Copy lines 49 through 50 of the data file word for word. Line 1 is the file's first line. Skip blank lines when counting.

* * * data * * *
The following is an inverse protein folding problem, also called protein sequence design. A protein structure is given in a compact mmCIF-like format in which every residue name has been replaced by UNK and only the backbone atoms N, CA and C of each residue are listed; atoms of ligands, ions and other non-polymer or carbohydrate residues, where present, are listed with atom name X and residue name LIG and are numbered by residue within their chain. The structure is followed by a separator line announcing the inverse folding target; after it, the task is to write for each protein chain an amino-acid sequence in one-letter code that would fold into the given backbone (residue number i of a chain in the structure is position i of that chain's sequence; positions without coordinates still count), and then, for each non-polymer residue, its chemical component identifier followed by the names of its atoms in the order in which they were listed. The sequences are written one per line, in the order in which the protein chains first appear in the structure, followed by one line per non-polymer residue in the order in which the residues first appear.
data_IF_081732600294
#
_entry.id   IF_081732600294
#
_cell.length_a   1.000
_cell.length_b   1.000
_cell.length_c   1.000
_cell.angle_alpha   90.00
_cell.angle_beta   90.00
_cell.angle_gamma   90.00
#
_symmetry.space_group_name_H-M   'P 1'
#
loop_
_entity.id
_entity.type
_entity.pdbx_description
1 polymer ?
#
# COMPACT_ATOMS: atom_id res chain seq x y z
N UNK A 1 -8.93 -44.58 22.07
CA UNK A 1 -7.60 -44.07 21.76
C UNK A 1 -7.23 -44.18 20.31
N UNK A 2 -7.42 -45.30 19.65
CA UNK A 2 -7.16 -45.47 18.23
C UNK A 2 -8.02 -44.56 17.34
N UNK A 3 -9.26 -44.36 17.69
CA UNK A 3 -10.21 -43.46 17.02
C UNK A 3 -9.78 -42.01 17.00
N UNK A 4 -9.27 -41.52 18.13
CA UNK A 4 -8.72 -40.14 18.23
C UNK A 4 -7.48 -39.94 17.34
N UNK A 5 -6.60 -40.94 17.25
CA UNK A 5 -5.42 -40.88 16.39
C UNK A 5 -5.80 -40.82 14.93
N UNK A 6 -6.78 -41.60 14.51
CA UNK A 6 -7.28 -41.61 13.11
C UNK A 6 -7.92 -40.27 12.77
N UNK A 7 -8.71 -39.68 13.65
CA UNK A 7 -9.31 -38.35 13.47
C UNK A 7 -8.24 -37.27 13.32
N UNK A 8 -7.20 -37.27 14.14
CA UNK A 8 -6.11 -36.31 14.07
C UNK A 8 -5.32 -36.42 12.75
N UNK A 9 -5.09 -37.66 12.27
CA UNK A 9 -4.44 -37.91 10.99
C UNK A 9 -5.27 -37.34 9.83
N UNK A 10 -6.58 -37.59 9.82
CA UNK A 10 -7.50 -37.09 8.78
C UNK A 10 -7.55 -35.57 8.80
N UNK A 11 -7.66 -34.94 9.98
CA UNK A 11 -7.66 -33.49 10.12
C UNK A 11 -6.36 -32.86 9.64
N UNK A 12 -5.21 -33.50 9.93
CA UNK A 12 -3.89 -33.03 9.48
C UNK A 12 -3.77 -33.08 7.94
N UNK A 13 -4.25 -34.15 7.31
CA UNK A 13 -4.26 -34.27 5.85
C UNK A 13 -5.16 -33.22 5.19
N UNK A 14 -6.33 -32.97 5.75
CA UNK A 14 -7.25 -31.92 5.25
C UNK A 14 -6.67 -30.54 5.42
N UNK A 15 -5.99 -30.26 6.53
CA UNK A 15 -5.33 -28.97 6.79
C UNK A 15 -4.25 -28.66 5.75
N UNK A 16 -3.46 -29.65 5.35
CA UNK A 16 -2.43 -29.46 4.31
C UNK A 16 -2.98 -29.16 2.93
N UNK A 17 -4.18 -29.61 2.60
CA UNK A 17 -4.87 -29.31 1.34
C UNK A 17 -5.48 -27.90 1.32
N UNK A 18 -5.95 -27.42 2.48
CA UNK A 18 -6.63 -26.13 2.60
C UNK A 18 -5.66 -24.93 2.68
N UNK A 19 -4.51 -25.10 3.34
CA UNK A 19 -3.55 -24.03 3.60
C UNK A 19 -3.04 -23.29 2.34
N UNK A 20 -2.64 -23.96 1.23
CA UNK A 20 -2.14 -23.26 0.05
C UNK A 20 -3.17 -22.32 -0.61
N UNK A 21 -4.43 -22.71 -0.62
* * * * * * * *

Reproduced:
N UNK A 10 -6.58 -37.59 9.82
CA UNK A 10 -7.50 -37.09 8.78